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IGM Colloquium: Prof. Kristina Shea, ETH Zürich

© 2018 EPFL / Prof. Kristina Shea

© 2018 EPFL / Prof. Kristina Shea

The recent rise in digital fabrication, including 3D and 4D printing, may be the best thing that has ever happened to the area of computational design.

For years we have been developing new algorithms and methods for automatically generating and optimizing designs considering large, complex solution spaces. Today, designers struggle with just this, to design parts, structures and systems that take full advantage of the complex shapes and material combinations that are now possible through 3D printing. 4D printing extends on this to include the time dimension. This enables 3D printed designs to reconfigure themselves in time and provide locomotion. Highlights of our research on novel methods for automatically generating, simulating, and optimizing structural and robotic systems are presented with potential applications in the manufacturing, robotics and biomedical industries.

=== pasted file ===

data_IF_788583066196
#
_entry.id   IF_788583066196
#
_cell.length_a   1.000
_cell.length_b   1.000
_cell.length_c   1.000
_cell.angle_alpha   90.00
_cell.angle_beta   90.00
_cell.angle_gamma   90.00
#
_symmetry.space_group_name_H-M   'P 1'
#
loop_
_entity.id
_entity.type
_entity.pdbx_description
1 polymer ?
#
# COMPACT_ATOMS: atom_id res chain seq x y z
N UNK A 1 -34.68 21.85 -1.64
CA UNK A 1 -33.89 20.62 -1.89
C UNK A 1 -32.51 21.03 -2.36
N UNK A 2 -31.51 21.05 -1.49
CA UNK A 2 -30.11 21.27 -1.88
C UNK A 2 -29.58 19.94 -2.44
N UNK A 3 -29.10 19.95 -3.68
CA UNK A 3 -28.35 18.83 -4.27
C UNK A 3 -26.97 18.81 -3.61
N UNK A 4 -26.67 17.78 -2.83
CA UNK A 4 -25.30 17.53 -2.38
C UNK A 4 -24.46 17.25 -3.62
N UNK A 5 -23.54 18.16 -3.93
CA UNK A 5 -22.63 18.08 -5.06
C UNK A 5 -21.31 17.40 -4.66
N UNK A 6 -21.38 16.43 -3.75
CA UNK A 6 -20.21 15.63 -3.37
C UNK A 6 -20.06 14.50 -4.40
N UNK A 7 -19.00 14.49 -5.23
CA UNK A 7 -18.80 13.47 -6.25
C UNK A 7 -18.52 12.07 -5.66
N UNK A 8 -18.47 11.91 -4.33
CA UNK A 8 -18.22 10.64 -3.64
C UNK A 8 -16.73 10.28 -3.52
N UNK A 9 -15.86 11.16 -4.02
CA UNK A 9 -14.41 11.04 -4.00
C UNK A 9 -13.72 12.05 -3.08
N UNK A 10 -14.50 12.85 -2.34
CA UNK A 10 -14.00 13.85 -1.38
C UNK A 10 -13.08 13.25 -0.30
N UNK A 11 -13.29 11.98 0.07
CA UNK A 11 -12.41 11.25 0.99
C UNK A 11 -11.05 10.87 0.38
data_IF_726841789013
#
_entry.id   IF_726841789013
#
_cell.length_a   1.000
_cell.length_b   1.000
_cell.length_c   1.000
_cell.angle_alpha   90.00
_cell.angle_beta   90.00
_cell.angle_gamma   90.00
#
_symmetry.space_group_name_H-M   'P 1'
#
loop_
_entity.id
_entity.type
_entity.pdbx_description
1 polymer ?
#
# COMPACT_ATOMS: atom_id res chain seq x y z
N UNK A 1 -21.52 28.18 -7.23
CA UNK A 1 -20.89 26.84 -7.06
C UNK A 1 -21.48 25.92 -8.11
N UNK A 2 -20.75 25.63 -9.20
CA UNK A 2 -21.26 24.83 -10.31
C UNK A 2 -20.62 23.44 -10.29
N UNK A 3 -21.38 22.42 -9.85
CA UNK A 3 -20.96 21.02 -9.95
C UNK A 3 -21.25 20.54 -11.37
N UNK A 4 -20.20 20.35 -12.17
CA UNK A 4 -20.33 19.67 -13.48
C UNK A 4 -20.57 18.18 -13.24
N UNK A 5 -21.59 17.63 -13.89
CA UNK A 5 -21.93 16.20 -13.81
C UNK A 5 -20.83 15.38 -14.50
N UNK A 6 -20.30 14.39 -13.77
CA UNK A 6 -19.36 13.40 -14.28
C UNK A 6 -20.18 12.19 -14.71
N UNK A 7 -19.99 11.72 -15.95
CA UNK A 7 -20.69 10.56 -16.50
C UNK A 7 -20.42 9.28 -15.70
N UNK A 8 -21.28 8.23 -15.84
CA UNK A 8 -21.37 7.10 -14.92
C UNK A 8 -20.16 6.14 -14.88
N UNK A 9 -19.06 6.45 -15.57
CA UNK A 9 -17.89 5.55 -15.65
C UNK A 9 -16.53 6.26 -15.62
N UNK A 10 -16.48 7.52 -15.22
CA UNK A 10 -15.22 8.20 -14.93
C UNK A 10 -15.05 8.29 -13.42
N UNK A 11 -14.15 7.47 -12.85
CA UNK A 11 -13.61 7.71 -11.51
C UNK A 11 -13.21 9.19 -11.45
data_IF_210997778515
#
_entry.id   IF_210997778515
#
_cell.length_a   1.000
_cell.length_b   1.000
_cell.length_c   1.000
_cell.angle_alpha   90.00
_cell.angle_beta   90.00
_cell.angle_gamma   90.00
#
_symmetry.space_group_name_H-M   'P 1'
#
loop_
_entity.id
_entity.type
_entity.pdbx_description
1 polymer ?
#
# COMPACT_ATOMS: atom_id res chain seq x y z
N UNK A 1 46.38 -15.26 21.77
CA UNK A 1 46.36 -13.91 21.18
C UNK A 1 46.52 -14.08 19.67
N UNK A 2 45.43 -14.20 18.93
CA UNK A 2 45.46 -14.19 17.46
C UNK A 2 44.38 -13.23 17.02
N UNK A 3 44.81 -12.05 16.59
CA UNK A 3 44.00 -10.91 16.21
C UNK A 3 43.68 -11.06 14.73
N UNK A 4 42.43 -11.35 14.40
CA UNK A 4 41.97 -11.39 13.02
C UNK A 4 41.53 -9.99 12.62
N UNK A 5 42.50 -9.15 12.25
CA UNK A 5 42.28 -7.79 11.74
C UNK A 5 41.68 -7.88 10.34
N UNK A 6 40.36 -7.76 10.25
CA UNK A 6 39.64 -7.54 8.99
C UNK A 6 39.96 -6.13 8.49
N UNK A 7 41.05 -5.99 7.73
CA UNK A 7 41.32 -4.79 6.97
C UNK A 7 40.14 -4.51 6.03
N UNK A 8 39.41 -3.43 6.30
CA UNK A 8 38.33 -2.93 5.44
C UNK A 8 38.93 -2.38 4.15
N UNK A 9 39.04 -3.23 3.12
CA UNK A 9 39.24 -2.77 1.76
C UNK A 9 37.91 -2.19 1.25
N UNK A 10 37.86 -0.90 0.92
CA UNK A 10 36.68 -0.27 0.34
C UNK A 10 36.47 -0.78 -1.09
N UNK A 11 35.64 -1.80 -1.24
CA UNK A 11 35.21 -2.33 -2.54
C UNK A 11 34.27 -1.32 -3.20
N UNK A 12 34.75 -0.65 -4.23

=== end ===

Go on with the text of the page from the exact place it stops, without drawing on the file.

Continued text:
Bio:
Kristina Shea is Full Professor for Engineering Design and Computing in Mechanical and Processing Engineering at ETH Zürich since 2012. Her research focuses on developing cutting-edge computational models, methods and tools that enable the design of more novel and optimized engineered systems and products as well as to automate design and fabrication processes. Currently her research group focuses on new computational design methods for 3D and 4D printing as well as computational design synthesis and optimization methods. Application areas include structures, robotics, biomedical and buildings. She graduated in Mechanical Engineering (BS 1993; MS 1995; PhD 1997) from Carnegie Mellon University (US). She has held academic positions at EPFL, University of Cambridge (UK) and TU München (Germany) and worked as a Senior Engineer at Arup (London, UK). She is a Fellow of the American Society of Mechanical Engineers (ASME).

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